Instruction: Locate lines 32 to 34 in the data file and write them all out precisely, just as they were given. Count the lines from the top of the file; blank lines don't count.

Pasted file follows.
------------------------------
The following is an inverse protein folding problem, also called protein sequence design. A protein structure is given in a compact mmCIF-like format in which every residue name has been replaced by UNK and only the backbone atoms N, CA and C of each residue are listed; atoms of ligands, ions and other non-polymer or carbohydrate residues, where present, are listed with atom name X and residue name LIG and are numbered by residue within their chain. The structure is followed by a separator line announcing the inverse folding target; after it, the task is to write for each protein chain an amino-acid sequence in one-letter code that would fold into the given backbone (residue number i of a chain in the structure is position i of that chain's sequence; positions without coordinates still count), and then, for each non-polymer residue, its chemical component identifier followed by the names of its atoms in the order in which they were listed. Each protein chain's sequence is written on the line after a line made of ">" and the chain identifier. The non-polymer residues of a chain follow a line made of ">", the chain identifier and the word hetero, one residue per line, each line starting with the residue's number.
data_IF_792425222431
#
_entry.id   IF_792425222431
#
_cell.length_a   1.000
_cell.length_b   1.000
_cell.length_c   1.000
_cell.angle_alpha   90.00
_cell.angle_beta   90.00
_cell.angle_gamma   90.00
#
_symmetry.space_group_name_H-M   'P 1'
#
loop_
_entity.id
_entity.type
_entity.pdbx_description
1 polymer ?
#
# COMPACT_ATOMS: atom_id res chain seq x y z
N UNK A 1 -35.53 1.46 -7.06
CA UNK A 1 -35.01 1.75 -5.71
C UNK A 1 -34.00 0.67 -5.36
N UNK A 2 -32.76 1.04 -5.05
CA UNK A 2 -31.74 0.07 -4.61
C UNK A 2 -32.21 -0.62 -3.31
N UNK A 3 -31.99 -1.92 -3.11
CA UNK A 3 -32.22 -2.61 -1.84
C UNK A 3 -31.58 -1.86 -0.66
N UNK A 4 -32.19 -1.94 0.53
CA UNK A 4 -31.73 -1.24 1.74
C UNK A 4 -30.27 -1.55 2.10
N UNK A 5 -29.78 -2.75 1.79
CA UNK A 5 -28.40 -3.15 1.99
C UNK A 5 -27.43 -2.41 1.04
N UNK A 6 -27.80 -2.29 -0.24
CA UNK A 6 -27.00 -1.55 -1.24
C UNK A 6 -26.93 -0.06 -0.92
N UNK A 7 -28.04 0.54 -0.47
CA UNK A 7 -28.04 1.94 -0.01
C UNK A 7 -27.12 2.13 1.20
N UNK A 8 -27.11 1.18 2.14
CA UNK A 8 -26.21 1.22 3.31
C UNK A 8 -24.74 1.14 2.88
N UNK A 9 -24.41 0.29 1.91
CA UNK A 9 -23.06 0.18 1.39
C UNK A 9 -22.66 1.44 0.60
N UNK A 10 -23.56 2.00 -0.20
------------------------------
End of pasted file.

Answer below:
CA UNK A 4 -31.73 -1.24 1.74
C UNK A 4 -30.27 -1.55 2.10
N UNK A 5 -29.78 -2.75 1.79